COVID-19 Policy Responses

Each department in the agriculture, forestry, fishing, and hunting sectors has helped workers and businesses maintain their income. The MISTFWP, a one-time $50-million program, was used to alleviate the COVID-19 impacts on the Canadian food supply by assisting the farming, fish harvesting, and food production and processing industries. This policy was used to assist Canadian employers with some of the incremental costs associated with the mandatory 14-day isolation period imposed under the Quarantine Act on temporary foreign workers entering Canada (Agriculture and Agri-Food, 2020a: 2020b; Quarantine Act, 2005). Similarly, the CEWS is used to support business in re-hiring workers to prevent further job loss. Specifically, the Canadian Government has signed the Fish Harvester Benefit and Grant program (administered by the Department of Fisheries and Oceans) to provide funding support for Canada’s fish harvesters during the economic impacts of COVID-19 (Government of Canada, 2020). These policies are aimed at wages and employment, both being key macroeconomic indicators for the national economy (Abel et al., 2014).

Possible Policy Effects on the Canadian Economy

While little research has been published on the economic effects of COVID-19 on the Canadian economy, we can understand the rationale and theory behind why the Canadian Government is developing and implementing policies aimed at wages and employment. During the 2008 financial crisis, the Canadian Government and several other countries developed and implemented policies aimed at wages and employment (International Monetary Fund, 2009). According to Abel et al. (2014), these policies are favoured over other fiscal or monetary policies during economic downtowns for two reasons: they help stabilize worker income and allow businesses to remain in operation longer. Both reasons are tied to short and long-term macroeconomic trends. Typically, less employment contributes to frictional and structural unemployment, which affects the labour force’s productivity. This effect subsequently impacts a country’s standard of living, measured by GDP per capita, and its potential for economic growth measured by aggregate demand and GDP (Abel et al., 2014). Like the 2008 financial crisis, the Canadian Government is using the same rationale and theory for its fiscal policies, hoping to control and increase the Canadian employment levels. These policies are used to keep the Canadian standard of living and GDP from falling too far. Figure 2 shows a slow rise in Canadian real GDP, likely correlated with the previously mentioned wage and employment policies efforts from the Canadian Government (Beland et al., 20200; Goddard, 2020; Hailu, 2020). Interestingly, the combination of the broad and specific policies mentioned in this article may have helped the agriculture, forestry, fishing, and hunting sector fend off their intuitive decline and grow during the COVID-19 pandemic.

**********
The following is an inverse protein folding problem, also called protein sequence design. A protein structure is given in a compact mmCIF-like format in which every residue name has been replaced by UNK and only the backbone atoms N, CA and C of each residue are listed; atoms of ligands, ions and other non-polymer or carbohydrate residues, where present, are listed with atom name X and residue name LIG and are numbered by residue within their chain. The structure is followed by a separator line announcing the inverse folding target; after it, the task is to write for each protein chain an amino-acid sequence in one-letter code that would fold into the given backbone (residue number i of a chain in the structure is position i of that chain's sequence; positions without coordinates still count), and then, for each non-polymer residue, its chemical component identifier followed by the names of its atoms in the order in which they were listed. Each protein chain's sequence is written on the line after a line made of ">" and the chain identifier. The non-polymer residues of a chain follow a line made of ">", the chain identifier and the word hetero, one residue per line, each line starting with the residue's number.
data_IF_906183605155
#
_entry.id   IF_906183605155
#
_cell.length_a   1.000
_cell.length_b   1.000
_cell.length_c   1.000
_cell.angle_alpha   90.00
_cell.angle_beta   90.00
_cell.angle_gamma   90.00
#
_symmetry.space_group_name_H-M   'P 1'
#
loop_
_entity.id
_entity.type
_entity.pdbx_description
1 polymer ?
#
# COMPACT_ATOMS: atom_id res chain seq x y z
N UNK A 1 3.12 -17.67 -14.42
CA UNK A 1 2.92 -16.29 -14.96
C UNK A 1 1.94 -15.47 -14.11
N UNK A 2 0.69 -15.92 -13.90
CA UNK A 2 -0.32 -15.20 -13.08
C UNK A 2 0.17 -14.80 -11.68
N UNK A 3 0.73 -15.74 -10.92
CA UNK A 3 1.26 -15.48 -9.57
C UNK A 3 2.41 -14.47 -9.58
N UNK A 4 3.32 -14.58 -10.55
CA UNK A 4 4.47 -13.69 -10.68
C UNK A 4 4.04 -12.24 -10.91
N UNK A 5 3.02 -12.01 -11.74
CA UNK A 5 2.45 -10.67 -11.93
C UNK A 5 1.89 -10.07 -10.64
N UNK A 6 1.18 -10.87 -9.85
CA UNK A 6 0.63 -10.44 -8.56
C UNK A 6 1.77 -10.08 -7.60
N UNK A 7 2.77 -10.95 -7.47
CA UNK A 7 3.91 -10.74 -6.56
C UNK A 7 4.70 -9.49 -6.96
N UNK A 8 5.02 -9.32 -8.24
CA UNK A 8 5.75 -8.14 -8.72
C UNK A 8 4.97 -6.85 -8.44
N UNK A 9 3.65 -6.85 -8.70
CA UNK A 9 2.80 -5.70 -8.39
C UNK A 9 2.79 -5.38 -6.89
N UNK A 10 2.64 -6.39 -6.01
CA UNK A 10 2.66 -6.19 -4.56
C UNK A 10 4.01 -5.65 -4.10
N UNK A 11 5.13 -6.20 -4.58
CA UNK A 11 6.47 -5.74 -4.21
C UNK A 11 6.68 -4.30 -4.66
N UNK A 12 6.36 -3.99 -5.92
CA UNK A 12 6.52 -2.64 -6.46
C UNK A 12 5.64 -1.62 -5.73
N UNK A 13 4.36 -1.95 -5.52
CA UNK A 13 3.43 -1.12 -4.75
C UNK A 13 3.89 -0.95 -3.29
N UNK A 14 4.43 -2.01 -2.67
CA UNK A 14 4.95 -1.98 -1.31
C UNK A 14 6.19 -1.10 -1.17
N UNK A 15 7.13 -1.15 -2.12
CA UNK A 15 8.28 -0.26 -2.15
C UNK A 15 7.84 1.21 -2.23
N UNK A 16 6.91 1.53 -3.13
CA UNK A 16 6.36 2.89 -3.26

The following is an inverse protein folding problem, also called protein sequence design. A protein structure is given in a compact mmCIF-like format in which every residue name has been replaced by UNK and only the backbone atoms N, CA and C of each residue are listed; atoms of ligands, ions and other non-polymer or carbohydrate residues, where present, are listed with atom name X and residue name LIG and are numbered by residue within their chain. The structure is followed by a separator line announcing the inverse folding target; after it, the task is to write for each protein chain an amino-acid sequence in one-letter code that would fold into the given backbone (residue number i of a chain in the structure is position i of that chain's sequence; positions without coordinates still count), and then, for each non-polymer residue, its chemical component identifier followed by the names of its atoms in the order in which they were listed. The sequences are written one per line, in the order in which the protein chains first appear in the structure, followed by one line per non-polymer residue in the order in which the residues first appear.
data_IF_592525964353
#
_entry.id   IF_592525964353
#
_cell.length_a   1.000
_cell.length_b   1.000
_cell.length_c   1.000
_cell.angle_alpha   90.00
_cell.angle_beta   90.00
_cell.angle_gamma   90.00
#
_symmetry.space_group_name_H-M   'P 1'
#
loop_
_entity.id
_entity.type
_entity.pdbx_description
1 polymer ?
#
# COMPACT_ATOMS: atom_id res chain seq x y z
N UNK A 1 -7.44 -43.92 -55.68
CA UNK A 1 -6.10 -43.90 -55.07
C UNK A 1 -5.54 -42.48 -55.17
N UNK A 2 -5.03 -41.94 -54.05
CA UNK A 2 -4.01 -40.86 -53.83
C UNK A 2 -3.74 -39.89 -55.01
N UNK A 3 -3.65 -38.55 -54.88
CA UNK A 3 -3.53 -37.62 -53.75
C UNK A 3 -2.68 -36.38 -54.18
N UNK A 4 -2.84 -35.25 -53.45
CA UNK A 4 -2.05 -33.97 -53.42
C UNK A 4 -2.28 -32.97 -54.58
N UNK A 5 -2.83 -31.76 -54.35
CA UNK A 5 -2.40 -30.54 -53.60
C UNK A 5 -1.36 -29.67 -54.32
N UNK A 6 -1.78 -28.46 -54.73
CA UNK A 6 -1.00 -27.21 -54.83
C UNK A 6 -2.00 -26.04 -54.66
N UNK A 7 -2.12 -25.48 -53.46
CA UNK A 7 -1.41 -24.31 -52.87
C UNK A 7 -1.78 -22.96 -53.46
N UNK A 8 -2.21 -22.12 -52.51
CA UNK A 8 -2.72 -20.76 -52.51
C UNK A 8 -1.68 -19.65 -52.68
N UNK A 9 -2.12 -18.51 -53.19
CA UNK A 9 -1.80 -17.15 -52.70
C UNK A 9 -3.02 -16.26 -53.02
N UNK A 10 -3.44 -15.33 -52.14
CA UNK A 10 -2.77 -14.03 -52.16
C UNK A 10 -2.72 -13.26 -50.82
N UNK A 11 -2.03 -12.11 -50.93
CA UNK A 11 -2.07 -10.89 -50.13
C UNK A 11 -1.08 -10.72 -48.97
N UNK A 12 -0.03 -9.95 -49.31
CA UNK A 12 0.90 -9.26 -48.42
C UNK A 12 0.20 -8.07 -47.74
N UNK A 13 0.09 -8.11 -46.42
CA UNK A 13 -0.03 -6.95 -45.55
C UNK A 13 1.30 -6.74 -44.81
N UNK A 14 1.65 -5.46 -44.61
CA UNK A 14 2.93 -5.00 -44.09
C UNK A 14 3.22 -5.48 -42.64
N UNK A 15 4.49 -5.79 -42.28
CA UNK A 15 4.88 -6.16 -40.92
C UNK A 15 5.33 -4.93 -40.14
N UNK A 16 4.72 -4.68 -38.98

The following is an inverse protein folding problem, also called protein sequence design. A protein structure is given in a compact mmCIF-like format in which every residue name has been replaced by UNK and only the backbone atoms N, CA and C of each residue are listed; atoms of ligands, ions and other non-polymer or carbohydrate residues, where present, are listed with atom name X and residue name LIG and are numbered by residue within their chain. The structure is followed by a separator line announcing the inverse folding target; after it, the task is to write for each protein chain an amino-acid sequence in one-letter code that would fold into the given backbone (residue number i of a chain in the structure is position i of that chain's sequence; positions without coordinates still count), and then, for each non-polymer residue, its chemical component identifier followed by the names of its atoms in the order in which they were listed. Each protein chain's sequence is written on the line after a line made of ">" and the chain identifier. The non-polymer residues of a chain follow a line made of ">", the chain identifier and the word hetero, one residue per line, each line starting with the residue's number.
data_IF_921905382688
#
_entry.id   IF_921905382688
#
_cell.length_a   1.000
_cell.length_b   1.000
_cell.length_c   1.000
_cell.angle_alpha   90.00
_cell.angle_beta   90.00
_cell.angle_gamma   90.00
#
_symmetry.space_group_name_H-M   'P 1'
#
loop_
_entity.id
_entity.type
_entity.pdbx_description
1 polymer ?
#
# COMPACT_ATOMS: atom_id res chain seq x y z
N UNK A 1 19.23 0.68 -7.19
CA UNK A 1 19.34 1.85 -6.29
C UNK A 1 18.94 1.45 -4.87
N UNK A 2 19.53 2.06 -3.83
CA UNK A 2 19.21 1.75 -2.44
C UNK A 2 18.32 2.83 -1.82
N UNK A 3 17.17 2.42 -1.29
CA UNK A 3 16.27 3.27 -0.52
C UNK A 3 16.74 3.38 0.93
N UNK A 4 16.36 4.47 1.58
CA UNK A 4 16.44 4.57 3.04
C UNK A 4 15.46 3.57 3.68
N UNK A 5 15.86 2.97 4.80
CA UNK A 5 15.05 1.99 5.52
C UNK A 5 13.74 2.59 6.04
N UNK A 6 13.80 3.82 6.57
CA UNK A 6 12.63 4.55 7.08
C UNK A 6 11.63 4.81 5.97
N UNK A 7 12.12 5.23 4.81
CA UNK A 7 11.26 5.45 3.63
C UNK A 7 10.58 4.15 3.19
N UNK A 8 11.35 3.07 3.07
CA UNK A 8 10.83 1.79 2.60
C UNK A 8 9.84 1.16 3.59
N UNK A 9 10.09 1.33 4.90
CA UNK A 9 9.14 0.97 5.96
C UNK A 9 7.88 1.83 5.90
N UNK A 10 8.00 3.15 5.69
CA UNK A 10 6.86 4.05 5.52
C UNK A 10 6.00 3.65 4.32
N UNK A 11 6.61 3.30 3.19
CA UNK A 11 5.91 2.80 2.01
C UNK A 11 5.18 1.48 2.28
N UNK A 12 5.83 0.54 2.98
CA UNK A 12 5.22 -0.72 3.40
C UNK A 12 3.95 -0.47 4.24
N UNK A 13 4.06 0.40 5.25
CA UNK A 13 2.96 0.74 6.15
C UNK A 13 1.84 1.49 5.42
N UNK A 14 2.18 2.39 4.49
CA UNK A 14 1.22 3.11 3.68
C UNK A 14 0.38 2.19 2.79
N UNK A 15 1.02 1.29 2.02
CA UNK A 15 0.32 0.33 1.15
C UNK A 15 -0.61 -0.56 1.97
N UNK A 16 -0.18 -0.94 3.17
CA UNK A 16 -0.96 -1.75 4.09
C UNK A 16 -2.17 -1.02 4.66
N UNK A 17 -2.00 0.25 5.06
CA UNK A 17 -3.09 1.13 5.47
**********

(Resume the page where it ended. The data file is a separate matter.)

Tables and Figures

Figure 1: Canadian sectoral distribution of real GDP from February 2020 to June 2020 using 2012 as the base year (Statistics Canada, 2020b).

Figure 2: Canadian real GDP from February 2020 to June 2020 using 2012 as the base year (Statistics Canada, 2020b).

Figure 3: Real GDP Contribution Change: Agriculture, Forestry, Fishing, and Hunting Sector from February 2020 to June 2020 using 2012 as the base year (Statistics Canada, 2020b).

 

 

 

Benjamin Faveri is a Master of Public Policy and Administration student at Carleton University. He has received SSHRC, OGS, the Social Innovation Graduate Fellowship, and several other scholarships and awards to support his research. He holds undergraduate degrees in Criminology and Psychology and Certificates in Global Entrepreneurship and Foreign Intelligence Assessment. He works on research projects surrounding: jury decision-making; Canadian police body-worn camera data governance policy; and private artificial intelligence governance.

 

 

Banner image by Ali Tawfiq, courtesy of Unsplash.